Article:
Qualcomm has now released its financial results for the second quarter of fiscal year 2018, with projections looking good according to CEO Steve Mollenkopf, following better than expected performance for the quarter. That optimism centers around the company's GAAP revenues, which rose 5-percent year-over-year (YoY) to land at $5.3 billion, as well as lower operating expenses more than expected. The executive also says that Qualcomm is making progress on the execution of its $1 billion cost plan and is currently focused on completing its acquisition of silicone manufacturer NXP Semiconductors. Performance should continue to improve as projected, Mollenkopf says, through 2019 and into the global commercialization of 5G.
However, while the numbers may have posted better than expectations, that doesn't mean they were necessarily great. Delving deeper into the figures, the technology giant's quarter-over-quarter GAAP revenues dropped by 13-percent. Operating income, net income, and diluted earnings were not reported for GAAP on a quarterly basis but fell by 40-percent, 52-percent, and 52-percent respectively year-over-year. For both operating income and net income, Qualcomm reports a final figure of $0.4 billion. Operating cash flow, in the meantime, was down by 37-percent over that same period and by 71-percent from Q1 2018. That fell in at around $0.5 billion. According to the report, a great deal of those losses was the result of problems faced by the company earlier this year. For starters, Qualcomm has undergone a number of structural changes which resulted in around $310 million in losses. Arbitration has played a role, as well, with the company pointing to $974 million in losses associated with a 2016 case involving BlackBerry. Finally, the report lists tax legislation in the U.S. – resulting in a $6 billion charge – and European Commission fines totaling to $1.2 billion in charges.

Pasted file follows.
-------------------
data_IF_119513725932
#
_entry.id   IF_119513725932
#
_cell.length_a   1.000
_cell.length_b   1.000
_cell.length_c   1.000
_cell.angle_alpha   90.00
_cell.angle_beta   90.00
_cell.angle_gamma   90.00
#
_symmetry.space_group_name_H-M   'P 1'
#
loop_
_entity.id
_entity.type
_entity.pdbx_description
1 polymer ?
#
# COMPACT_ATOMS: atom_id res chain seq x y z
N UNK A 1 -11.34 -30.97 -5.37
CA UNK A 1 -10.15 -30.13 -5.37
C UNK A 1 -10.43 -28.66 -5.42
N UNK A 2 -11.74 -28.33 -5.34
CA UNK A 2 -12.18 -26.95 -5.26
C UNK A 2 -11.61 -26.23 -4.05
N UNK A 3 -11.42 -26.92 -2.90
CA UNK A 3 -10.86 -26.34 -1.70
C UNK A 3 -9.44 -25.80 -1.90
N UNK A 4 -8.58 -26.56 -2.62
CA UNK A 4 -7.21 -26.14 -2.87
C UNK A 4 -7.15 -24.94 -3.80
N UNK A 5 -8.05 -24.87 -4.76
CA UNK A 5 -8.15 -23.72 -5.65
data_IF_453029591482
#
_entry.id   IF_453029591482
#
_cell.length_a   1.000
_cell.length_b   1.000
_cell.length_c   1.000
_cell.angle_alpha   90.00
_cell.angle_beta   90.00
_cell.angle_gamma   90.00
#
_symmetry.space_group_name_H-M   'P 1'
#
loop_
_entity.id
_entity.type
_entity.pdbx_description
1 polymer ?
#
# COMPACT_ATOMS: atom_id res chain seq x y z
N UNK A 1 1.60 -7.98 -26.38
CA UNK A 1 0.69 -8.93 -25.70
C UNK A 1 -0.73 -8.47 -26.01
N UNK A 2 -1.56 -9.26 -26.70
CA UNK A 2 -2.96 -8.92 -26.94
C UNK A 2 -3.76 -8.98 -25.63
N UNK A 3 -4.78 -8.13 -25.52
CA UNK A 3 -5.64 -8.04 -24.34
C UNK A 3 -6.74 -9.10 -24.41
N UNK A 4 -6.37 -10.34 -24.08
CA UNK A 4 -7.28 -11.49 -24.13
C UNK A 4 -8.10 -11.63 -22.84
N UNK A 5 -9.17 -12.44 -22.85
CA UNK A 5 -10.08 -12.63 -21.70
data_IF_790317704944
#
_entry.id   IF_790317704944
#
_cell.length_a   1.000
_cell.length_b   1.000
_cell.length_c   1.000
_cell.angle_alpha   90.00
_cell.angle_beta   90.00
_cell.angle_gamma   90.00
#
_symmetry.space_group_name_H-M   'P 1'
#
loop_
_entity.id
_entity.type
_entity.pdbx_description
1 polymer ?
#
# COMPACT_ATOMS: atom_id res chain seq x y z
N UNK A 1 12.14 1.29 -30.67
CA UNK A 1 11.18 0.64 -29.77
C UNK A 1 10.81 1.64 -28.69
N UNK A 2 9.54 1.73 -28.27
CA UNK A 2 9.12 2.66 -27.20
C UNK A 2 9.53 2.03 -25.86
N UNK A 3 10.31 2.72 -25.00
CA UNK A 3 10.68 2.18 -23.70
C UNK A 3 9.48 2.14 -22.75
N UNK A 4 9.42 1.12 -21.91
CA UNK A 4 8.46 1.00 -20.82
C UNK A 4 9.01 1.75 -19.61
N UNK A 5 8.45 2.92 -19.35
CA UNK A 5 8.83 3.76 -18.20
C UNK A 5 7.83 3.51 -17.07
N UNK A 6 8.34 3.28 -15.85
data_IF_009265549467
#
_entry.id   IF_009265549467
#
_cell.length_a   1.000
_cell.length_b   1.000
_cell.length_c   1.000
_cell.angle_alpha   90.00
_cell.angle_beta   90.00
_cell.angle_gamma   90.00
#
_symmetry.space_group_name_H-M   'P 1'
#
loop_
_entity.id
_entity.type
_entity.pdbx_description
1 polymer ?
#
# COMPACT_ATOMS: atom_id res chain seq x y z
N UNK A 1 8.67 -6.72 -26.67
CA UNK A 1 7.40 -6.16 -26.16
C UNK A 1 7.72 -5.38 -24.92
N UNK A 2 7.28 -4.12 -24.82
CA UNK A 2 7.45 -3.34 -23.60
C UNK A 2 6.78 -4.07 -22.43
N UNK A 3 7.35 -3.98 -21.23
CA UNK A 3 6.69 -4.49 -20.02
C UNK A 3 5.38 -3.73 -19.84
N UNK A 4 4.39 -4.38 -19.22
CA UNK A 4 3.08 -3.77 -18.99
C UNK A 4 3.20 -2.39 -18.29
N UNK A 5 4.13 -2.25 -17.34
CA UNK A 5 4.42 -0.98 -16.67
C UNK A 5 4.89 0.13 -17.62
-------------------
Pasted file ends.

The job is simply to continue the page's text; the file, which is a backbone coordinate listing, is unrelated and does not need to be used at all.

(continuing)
On the Non-GAAP side of things, those figures actually appear to be worse nearly across the board. So, by all accounts, Qualcomm's figures don't necessarily look all that good at this point. Having said that, the company also seems to be recovering from its recent setbacks and this year's buyout drama well enough. So it wouldn't be surprising to see it return to form on schedule, moving into 2019. The NXP merger, if that moves forward as planned, will likely help with that quite a bit since it will expand further on Qualcomm's offerings.